I tend not to watch films that deal with major historical atrocities such as slavery, the genocide of Native Americans, the Holocaust, the Civil Rights struggle, and the like because my anger at the unbelievable and pointless cruelty on display tends to obscure my appreciation of the film as a whole. This film tells the story of the important but largely unknown role that women, and black women in particular, played in the early days of the NASA space program and sure enough, I got furious, but the film was able to overcome my resistance.
The film is set in 1961 and focuses on three women who started out as ‘computers’, the name given to the people who ground out the calculations by hand before the advent of mechanical computers. (I had not known of this use of the word computer before.) It is based on the lives of three women Katherine Goble (a math whiz), Mary Jackson (a woman who had the knowledge and skills to be engineer), and Dorothy Vaughan (the head of the cadre of black women ‘computers’ and later a computer programmer herself).
Although the film is based on the lives of three real women, the filmmakers have, as is always the case, taken some liberties with the facts. For example, one of the iconic scenes is where after Goble becomes the only woman to be part of the engineering team to work on the calculations for Mercury and Apollo programs, she discovers that there are no segregated women’s bathrooms in her new building so she has to run the half a mile back across the campus to her old building every time she needs to use one. In reality, Johnson simply used the “whites only” women’s bathroom in her building and ignored the complaints and the issue was dropped. But that scene does vividly capture the petty cruelty and indignities of Jim Crow laws that pretty much every black person had to endure as part of their lives. Also Jackson did not have to get a court order to take the extra courses in a segregated institution to become an engineer, but she did have to ask for, and received, a special exemption to do so. But what these vignettes illustrate is how even the slightest thing that white people took for granted was a hurdle that black people had to expend time and energy to overcome and thus held them back. But it is apparently true as shown in the film that John Glenn was so impressed with the work of Goble that he specifically asked for her to check on the calculations for his orbit and re-entry.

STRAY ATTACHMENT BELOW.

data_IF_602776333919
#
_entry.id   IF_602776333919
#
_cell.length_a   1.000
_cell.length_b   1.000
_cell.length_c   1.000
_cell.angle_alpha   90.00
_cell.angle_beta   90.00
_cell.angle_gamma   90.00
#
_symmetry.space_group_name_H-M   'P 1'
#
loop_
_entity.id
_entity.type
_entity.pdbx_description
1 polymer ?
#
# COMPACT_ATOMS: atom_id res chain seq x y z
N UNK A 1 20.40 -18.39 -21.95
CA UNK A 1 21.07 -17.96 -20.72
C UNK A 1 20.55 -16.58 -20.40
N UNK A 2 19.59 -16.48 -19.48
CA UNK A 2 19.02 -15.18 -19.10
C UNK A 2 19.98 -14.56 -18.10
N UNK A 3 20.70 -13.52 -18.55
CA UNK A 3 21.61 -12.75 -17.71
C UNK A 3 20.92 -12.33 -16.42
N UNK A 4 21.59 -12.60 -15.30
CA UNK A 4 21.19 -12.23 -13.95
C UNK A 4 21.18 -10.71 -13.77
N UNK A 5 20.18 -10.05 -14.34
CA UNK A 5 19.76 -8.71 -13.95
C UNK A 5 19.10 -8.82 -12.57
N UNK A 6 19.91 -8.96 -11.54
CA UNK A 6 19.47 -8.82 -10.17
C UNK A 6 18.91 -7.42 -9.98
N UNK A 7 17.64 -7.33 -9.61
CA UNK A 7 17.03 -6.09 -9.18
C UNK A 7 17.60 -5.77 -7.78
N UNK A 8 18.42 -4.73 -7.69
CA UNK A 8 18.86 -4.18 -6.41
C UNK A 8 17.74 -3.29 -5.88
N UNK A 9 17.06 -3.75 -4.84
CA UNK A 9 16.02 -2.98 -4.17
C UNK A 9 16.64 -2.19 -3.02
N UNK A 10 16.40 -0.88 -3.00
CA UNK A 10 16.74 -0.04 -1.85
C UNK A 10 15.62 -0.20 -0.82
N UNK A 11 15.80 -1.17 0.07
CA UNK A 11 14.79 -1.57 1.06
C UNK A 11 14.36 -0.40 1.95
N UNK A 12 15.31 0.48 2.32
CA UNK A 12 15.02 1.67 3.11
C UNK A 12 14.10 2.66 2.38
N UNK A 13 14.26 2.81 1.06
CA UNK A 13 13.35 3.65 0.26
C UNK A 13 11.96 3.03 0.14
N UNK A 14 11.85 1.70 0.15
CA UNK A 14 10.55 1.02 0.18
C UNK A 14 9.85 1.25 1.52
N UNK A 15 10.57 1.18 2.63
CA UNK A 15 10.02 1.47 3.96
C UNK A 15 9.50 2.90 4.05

Apart from the three women, all the others working on the space program represent composite figures and were created to make a more compelling story and this is understandable. The film’s director was criticized for introducing the ‘white savior’ trope by having the head of the program, who was focused on work and initially somewhat oblivious to the petty discriminations experienced by Goble at the hands of her white male fellow scientists and mathematicians, when made aware of it proceeded to break down the bathroom barrier and also taking Goble to a meeting with upper-level administrators that were attended only by white men. But this is defensible. We have to remember that there were white people who hated Jim Crow and worked to end it in their own small ways.
The story of the struggles these women faced to be accepted and recognized for their work was sufficiently absorbing for me that I felt that film lost tempo when it strayed into probing their personal lives. But fortunately the writers did not do that too much and also did not try to create additional tension by mixing in fake personal crises into their lives. Instead they stuck to the main story of telling, through the lives of the women, the largely unknown (to me at least) but important roles played by women in general and black women in particular in the space program.
Here’s the trailer.